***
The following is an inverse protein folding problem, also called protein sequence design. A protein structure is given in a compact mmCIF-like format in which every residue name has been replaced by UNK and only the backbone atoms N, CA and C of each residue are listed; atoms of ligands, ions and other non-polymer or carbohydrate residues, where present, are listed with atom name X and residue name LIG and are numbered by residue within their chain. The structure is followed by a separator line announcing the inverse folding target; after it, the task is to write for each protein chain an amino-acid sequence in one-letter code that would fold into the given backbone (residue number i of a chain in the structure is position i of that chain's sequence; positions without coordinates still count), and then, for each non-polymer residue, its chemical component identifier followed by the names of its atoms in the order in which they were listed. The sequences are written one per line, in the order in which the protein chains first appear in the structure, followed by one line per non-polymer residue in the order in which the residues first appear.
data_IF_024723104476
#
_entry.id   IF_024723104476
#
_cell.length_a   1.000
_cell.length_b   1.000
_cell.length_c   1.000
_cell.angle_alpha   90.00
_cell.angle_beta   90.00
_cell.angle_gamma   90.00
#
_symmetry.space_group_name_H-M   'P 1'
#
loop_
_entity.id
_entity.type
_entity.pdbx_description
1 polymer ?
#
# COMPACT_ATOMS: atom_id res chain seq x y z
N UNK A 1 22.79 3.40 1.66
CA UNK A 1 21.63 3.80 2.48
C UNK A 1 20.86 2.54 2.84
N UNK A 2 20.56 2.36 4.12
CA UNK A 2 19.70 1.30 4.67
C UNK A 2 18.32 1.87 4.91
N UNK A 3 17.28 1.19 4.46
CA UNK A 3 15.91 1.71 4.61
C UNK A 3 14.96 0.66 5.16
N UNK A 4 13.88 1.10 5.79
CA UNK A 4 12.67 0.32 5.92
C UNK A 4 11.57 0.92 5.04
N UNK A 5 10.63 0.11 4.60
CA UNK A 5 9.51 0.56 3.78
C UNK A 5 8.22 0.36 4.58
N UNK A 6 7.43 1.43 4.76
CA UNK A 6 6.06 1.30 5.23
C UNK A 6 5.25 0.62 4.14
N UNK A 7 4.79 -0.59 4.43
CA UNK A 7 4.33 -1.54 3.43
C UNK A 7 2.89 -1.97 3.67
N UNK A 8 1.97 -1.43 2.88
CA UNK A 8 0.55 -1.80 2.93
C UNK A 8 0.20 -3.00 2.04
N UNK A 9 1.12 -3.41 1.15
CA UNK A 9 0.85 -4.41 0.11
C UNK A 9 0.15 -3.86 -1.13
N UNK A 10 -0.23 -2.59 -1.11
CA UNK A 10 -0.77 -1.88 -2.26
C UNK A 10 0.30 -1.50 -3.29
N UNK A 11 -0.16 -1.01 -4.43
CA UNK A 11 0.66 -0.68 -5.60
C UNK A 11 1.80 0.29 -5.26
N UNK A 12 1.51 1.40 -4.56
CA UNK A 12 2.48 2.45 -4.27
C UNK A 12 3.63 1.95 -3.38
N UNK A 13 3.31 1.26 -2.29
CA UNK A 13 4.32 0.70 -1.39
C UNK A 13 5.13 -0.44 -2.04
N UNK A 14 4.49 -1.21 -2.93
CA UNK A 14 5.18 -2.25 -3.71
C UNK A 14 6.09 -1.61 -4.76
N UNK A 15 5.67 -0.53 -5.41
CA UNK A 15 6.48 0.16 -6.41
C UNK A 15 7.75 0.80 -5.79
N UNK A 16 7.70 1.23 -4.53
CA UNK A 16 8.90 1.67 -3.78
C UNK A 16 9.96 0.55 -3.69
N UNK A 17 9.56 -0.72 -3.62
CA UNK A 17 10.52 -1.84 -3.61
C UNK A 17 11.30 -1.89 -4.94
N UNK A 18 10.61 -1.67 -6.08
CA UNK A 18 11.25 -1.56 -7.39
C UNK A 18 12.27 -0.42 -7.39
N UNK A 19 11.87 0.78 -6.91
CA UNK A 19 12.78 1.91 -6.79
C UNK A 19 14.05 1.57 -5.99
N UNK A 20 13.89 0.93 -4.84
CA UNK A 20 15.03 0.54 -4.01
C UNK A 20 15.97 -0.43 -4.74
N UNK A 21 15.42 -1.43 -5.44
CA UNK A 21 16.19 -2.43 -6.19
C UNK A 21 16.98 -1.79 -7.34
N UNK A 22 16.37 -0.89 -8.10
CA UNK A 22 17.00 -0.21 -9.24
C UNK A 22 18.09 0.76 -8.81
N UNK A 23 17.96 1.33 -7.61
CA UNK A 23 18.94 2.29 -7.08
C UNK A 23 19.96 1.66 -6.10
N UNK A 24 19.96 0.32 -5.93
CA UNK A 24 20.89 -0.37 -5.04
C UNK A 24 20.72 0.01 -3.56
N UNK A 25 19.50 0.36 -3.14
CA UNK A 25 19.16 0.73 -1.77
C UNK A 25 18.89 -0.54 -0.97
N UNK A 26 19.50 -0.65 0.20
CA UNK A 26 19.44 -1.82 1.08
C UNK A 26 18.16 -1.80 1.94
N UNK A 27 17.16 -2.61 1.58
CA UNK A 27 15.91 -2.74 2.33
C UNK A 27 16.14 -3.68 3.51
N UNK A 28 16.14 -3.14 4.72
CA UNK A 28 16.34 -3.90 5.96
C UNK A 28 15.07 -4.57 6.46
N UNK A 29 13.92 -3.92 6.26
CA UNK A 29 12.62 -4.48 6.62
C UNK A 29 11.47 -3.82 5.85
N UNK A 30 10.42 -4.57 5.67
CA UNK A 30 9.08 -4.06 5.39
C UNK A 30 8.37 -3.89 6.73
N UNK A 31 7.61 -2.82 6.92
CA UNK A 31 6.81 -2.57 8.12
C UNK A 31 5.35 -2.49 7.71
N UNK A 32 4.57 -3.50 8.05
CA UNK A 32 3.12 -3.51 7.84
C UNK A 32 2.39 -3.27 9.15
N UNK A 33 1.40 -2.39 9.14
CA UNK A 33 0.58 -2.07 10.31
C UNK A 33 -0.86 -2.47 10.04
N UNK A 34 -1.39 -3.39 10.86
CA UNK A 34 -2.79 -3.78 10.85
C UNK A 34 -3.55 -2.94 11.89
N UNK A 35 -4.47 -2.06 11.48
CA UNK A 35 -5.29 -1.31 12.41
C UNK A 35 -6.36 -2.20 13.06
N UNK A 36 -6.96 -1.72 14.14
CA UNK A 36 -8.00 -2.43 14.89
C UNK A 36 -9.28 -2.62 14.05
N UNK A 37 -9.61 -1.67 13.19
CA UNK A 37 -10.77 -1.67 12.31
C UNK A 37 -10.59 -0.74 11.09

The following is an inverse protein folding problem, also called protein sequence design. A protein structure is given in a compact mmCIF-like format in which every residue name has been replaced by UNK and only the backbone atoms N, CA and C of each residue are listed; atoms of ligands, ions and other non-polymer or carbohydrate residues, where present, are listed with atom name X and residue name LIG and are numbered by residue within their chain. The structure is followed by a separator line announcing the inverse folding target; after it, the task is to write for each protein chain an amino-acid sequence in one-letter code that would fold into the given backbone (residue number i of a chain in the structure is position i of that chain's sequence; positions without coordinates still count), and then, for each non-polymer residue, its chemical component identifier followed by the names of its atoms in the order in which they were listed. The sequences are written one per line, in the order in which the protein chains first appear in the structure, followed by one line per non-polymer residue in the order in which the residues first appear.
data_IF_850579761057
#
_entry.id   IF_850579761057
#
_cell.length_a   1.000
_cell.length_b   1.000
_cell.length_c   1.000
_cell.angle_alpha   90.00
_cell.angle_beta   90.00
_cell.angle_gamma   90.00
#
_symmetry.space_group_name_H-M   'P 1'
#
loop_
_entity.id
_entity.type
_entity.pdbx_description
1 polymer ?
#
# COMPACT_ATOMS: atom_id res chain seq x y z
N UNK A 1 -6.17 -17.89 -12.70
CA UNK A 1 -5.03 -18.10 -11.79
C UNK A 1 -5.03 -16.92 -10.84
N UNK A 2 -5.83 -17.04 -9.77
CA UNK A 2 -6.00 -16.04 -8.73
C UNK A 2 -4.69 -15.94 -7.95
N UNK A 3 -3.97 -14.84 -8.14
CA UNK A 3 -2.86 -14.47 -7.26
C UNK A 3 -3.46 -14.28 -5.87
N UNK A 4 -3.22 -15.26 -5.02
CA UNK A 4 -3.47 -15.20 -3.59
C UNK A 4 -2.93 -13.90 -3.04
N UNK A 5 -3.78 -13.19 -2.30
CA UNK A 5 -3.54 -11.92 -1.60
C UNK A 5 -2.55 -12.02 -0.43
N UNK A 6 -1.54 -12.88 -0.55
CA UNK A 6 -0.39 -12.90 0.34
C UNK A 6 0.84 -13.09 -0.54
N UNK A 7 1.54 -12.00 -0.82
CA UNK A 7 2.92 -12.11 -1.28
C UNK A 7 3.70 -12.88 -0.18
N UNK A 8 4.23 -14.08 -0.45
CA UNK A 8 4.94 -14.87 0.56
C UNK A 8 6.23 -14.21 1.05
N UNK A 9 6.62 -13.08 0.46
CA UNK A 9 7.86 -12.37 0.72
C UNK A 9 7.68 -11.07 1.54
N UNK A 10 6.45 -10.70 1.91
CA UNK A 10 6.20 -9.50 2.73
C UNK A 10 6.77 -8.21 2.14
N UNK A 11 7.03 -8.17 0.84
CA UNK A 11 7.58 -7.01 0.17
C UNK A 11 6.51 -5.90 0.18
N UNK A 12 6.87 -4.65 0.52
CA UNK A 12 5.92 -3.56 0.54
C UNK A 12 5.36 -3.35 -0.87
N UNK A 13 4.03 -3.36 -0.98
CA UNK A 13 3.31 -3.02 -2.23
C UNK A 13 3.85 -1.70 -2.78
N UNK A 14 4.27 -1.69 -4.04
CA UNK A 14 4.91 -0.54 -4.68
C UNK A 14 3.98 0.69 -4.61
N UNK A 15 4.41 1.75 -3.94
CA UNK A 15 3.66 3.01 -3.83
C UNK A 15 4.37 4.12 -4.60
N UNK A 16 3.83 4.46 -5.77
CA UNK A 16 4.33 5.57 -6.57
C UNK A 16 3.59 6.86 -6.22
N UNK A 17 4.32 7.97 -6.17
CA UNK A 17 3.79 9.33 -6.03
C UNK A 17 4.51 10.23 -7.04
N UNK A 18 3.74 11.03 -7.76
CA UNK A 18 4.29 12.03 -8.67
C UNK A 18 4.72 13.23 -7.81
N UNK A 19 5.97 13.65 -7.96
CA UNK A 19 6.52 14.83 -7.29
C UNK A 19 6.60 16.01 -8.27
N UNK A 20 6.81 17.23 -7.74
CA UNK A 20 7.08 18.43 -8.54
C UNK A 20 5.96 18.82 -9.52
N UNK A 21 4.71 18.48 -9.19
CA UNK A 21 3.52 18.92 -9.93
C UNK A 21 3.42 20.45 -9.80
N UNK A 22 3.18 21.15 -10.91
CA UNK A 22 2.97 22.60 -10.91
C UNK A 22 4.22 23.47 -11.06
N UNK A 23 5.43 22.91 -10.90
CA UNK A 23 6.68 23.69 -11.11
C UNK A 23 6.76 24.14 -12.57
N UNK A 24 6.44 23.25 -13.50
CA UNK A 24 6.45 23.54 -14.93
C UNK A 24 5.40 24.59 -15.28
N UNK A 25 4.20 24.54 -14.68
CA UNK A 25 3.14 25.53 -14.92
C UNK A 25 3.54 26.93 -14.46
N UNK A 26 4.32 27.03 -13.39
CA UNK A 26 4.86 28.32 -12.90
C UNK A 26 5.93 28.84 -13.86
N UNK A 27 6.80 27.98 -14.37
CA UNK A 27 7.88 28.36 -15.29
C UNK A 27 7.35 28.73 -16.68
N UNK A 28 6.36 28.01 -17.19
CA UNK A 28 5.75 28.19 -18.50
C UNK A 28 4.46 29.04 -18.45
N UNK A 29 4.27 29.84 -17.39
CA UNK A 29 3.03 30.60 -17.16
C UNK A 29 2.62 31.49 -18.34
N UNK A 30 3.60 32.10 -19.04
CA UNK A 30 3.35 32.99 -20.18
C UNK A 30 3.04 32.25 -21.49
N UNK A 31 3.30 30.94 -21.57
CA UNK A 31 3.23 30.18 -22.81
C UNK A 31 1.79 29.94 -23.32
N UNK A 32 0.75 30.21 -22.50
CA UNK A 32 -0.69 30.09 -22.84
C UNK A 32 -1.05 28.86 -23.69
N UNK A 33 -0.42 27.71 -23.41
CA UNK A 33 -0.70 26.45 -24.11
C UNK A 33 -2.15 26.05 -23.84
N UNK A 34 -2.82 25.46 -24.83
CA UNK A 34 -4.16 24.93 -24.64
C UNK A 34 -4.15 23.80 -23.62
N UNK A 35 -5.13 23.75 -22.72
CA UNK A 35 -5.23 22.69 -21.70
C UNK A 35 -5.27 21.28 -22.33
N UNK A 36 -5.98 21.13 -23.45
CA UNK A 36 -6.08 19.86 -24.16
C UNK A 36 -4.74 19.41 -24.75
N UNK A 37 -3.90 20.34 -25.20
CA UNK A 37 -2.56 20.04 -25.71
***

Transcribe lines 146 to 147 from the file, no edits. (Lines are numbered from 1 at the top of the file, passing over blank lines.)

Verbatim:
#
loop_